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  1. #1
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    Tips for developing skills?

    Got an mtb a couple of years ago, maybe have ridden it 20 times. Been a road rider/racer the last 3 years, also race on the velodrome. Trouble is, I absolutely s*&k on the trails. No question I have the fitness, but when I hit the dirt you wouldn't know it, since I have to get off and walk sections that most people I see riding can clear. The least bit of uphill, if it has rocks/roots, and I have problems. Have to get off the bike and let everyone pass, and watch them look smooth doing it. Pisses me off!

    I realise a big part of the problem is not riding enough, I have a hard time not riding/training on the road. The other issue is I mostly go by myself, so I don't get a chance to ride with those who can give me pointers, and see how it should be done. But other than that what are some good tips to develop some of these skills? Pick a section or two and ride the cr#p out of them until I nail them? Set up an 'obstacle' course on the front lawn and practise on that? Is it worth getting a book/video (Ned Overend??) or really can only learn by riding?

    Got a Stumpjumper FSR ('99), can't blame the bike! Plus, I live in Hood River, Oregon, can ride from my house to trails that have been written up in magazines, it's just wrong that I'm not taking advantage of that! I just have to get off the road bike every now and then...

    Thanks for any help,
    hrcon

  2. #2
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    Sounds like you already answered your question, just ride alot more and you'll get better and better. Also, I don't know how difficult the trails are, but maybe start off with some less technical stuff and work your way up to harder and harder trails.

  3. #3
    Domestic Fowl
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    1) There's no substitute for time in the saddle. Ride more.
    2) Ride with people that push your limits a bit (not too much). Fortunately, I had a couple guys to ride with and we were always pushing each other just a bit trying to ride a tough line or go a little faster.
    3) Practice, practice, practice. Do rides with the specific objective of working on technical sections. Spend time doing things over and over. Move on to another section and do it a few times... move on. Having a friend to to this with is a big help. Sometimes a touch of friendly competition is a great motivator. Also, having a different opinon on how to approach an obstacle is often helpful. It can help open your eyes to different ways to tackle an obstacle.

    My first year and a half of mountain biking it seemed like I always came home with scrapes and bruises, but I always came home smiling.

  4. #4
    Cheezy Rider
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    Your idea about picking a challenging piece of trail and re-riding it til you nail it is a good one. but you can't beat riding with someone more experienced who can give you pointers. You might see if one of the local shops organizes group rides. If they do, don't be shy about asking the leader or other riders for advice.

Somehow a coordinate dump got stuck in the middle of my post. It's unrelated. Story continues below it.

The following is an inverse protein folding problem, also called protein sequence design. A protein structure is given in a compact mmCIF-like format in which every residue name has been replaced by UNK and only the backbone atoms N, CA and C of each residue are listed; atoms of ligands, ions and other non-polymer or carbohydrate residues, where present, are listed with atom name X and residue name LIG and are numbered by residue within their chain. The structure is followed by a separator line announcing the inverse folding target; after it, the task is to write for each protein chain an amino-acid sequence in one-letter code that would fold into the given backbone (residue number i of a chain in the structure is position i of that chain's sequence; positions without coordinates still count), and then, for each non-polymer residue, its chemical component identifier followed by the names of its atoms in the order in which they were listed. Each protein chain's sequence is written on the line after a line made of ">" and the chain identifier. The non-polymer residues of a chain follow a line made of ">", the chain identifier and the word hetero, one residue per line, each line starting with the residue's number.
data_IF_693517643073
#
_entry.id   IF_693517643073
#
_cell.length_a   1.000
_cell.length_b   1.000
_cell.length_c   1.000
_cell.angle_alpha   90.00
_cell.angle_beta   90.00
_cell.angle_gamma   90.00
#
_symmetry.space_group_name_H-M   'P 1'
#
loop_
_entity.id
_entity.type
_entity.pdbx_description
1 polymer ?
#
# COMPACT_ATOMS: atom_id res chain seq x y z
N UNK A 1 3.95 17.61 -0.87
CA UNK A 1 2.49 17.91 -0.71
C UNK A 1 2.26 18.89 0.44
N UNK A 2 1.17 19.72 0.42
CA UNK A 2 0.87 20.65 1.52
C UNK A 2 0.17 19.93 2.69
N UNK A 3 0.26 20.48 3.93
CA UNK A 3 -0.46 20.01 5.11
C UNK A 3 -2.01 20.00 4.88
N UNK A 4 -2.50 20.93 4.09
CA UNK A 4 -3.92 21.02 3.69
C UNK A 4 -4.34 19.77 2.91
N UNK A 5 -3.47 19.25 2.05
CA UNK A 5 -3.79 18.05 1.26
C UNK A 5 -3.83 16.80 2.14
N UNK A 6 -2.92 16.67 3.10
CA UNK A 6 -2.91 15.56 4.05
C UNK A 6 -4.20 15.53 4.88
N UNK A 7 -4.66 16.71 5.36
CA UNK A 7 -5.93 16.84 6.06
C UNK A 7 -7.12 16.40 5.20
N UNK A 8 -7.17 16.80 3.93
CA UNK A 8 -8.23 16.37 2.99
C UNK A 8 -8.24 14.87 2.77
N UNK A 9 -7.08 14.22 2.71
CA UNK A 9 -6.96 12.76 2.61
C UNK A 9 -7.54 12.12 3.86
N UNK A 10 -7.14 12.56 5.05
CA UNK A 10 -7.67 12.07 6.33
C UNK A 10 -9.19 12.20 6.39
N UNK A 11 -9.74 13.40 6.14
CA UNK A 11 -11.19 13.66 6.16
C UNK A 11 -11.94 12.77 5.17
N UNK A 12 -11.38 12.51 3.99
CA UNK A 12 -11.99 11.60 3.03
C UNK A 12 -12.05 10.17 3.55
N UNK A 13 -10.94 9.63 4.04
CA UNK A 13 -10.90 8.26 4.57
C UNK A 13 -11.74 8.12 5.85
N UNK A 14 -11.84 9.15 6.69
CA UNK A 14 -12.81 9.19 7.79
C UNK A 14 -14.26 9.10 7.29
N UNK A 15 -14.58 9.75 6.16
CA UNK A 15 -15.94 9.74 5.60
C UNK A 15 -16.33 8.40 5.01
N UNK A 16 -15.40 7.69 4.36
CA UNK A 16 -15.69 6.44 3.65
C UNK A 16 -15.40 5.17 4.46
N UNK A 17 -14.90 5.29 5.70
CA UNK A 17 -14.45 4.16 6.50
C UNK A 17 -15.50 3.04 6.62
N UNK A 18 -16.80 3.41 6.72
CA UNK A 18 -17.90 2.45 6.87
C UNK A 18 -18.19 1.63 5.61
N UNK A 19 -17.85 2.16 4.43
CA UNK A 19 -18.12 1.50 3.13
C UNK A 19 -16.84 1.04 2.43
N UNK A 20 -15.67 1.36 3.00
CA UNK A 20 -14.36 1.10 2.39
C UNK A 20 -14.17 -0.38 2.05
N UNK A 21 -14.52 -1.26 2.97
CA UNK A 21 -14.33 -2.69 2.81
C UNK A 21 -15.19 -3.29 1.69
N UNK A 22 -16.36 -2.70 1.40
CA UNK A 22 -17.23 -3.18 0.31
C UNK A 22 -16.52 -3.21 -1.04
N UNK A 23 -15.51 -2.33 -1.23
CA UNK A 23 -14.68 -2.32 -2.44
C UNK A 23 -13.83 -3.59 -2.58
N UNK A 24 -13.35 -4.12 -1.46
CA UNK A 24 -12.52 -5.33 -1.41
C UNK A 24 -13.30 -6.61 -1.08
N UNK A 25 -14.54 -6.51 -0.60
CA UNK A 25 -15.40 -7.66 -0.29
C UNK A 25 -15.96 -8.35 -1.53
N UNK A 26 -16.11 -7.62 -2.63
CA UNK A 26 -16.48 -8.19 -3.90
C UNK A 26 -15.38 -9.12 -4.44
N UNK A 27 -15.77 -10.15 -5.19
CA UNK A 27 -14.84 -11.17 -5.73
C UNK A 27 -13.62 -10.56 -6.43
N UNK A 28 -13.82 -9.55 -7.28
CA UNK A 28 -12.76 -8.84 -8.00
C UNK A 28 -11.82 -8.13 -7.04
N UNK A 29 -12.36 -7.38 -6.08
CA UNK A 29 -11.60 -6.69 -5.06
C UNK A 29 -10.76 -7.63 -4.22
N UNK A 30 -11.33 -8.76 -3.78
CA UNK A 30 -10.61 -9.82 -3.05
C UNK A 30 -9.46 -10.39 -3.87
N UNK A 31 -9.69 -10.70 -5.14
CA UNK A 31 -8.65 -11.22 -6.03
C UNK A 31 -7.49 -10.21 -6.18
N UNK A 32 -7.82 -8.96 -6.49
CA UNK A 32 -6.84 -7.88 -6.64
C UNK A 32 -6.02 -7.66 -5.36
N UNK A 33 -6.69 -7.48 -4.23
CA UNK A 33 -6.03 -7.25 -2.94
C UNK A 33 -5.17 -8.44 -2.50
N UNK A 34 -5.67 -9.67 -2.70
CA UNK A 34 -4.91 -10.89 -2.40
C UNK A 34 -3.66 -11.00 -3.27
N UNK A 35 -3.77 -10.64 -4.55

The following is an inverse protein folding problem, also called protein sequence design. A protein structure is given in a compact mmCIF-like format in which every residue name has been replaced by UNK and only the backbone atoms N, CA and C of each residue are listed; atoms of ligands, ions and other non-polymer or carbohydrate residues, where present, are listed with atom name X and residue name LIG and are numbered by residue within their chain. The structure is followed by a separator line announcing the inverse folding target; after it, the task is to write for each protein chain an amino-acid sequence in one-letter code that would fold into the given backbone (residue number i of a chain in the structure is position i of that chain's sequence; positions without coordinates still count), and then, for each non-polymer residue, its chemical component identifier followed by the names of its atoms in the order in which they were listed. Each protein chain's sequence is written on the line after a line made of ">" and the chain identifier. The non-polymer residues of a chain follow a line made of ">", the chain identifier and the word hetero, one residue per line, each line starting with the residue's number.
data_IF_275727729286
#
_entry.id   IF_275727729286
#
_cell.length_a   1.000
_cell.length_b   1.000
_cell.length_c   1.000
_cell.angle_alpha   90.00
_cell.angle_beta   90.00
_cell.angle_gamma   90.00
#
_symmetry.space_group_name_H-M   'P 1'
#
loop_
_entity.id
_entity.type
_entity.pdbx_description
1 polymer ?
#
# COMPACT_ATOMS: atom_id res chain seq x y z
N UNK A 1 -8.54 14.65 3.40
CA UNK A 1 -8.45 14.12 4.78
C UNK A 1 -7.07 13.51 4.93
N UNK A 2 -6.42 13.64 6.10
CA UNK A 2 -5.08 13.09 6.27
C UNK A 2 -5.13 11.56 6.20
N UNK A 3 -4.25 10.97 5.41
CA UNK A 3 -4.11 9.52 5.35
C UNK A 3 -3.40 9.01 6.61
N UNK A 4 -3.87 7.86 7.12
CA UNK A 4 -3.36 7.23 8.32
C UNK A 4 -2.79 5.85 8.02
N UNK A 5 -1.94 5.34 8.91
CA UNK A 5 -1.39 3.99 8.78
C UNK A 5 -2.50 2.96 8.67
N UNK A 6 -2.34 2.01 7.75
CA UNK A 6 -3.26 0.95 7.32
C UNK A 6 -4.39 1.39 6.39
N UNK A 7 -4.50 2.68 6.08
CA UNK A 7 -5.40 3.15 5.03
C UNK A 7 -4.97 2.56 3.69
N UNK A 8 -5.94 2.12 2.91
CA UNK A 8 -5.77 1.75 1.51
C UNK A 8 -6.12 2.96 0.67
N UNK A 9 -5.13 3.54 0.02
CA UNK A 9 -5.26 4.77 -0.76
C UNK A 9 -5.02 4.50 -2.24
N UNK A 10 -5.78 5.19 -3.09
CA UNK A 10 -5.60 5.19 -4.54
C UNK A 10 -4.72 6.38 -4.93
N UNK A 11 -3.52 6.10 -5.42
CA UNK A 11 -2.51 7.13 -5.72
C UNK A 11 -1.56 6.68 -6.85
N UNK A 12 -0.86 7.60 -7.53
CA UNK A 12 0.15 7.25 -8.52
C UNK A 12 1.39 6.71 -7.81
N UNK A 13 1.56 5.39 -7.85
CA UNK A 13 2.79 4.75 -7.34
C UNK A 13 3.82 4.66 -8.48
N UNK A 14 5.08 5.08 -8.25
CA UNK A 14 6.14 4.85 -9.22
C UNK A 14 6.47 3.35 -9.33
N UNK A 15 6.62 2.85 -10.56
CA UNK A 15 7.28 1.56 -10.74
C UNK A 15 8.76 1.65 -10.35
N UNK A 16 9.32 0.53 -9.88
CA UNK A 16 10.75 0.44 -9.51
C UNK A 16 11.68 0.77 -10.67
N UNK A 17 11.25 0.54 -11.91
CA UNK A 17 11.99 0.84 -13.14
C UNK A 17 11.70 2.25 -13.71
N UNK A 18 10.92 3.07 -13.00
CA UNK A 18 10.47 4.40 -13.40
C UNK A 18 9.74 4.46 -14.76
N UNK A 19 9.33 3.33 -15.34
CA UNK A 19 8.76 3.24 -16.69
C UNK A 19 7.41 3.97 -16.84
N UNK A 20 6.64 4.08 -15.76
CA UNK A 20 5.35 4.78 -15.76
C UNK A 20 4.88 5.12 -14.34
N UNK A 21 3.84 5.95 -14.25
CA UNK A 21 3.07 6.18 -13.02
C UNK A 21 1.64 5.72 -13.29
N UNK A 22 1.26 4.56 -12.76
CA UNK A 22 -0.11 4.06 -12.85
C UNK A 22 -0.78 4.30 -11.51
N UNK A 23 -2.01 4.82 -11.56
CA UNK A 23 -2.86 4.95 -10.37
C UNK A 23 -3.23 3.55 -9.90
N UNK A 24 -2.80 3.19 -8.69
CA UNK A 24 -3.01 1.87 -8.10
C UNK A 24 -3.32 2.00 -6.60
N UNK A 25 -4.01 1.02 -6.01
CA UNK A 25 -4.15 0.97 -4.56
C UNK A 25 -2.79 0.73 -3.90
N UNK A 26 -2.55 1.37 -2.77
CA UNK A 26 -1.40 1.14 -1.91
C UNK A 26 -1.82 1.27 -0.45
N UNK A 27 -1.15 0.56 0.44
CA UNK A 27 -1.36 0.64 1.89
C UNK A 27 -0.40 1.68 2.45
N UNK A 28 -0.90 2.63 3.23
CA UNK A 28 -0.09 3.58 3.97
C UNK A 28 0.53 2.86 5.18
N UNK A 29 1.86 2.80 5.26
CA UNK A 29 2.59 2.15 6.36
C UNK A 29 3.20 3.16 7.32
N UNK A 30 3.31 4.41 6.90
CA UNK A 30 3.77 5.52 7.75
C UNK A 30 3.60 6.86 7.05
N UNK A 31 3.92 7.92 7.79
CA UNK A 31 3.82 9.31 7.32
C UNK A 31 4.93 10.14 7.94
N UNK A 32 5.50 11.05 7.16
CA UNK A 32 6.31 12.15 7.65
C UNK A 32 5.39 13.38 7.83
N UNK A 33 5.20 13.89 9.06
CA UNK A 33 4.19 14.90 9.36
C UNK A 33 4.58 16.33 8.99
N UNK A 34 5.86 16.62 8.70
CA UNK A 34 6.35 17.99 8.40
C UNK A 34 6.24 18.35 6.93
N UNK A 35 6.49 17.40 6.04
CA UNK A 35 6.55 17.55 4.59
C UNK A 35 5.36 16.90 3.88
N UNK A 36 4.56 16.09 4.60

I'm taking a mountain bike class at Oregon State U that's really helping my technique. Don't know if anything similar is available in Hood River. Good luck and don't let those trails go to waste!

  5. #5
    Right Coast
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    Quote Originally Posted by hrcon
    The least bit of uphill, if it has rocks/roots, and I have problems.
    What is cauing your problems? Is it the obstacles that you have to clear, or is it the steepness of the climb? In general if the climb is fairly steep you want to slide to the front of your saddle and put your chest down near your handle bars. This keeps weight on the rear wheel to keep it from spinng out while keeping the front end from popping up off the ground.

  6. #6
    DOH!
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    Step 1) Ride.
    Step 2) Watch - and ride with - others that are better than you.
    Step 3) Goto 1.



    Also, since you have the fitness, your problems most likely have to do with your weight distribution over the bike. Watch how other people climb, specifically how they distribute their weight in order to maintain both traction and front wheel control, and then session a section of singletrack you find difficult until you nail it. Once your body gets "programmed" with the basics of offroad riding, you'll have a much easier time with progressively more difficult terrain, as well as just have a better time on the trail in general.

    Good luck!

  7. #7
    "El Whatever"
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    All what they said and....

    Spin faster. You want more torque when you're into trouble.

    Now... RIDE!!!
    Check my Site

  8. #8
    ttt
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    Lowering your seat will also be helpful in technical section. Your balance will be better due to the lower center of gravity.

  9. #9
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    Everybody hit the nail on the head, practice makes purfect ride more! " WHEN THE STUDENT IS READY" "THE MASTER WILL APPEAR"

  10. #10
    ceteris paribus
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    everything they said +
    Try learning some trial stuff (like bunny hop and still balance).